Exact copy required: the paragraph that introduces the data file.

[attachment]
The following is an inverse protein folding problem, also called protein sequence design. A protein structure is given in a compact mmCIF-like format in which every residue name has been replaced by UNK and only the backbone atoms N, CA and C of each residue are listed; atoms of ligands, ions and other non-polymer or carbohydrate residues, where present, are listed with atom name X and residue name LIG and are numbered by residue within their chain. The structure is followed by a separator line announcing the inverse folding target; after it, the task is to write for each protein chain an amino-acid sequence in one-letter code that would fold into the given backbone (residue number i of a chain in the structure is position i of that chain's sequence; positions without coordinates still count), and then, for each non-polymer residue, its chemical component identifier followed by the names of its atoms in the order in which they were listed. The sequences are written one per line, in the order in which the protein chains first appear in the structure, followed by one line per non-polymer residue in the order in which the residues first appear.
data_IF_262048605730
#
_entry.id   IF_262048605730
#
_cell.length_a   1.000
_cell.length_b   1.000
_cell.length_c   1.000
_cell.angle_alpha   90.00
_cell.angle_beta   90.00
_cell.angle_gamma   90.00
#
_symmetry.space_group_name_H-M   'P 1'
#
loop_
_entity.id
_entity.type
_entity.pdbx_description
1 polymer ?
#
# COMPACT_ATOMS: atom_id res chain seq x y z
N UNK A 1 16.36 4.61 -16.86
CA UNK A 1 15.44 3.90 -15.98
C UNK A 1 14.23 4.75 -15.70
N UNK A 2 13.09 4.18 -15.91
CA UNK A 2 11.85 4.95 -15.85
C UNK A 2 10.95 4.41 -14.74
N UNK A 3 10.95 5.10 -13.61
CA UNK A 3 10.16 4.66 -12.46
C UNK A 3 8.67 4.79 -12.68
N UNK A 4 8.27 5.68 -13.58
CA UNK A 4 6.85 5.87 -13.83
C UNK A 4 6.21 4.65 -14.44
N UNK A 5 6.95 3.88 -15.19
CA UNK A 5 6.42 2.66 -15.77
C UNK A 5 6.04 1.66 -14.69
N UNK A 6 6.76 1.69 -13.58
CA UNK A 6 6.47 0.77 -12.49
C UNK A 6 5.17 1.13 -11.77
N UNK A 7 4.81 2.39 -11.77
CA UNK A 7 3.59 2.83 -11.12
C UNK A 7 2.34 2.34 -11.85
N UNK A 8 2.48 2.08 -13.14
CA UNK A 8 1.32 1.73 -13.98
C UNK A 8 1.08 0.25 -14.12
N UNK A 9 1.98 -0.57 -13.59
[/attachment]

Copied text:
The following is an inverse protein folding problem, also called protein sequence design. A protein structure is given in a compact mmCIF-like format in which every residue name has been replaced by UNK and only the backbone atoms N, CA and C of each residue are listed; atoms of ligands, ions and other non-polymer or carbohydrate residues, where present, are listed with atom name X and residue name LIG and are numbered by residue within their chain. The structure is followed by a separator line announcing the inverse folding target; after it, the task is to write for each protein chain an amino-acid sequence in one-letter code that would fold into the given backbone (residue number i of a chain in the structure is position i of that chain's sequence; positions without coordinates still count), and then, for each non-polymer residue, its chemical component identifier followed by the names of its atoms in the order in which they were listed. The sequences are written one per line, in the order in which the protein chains first appear in the structure, followed by one line per non-polymer residue in the order in which the residues first appear.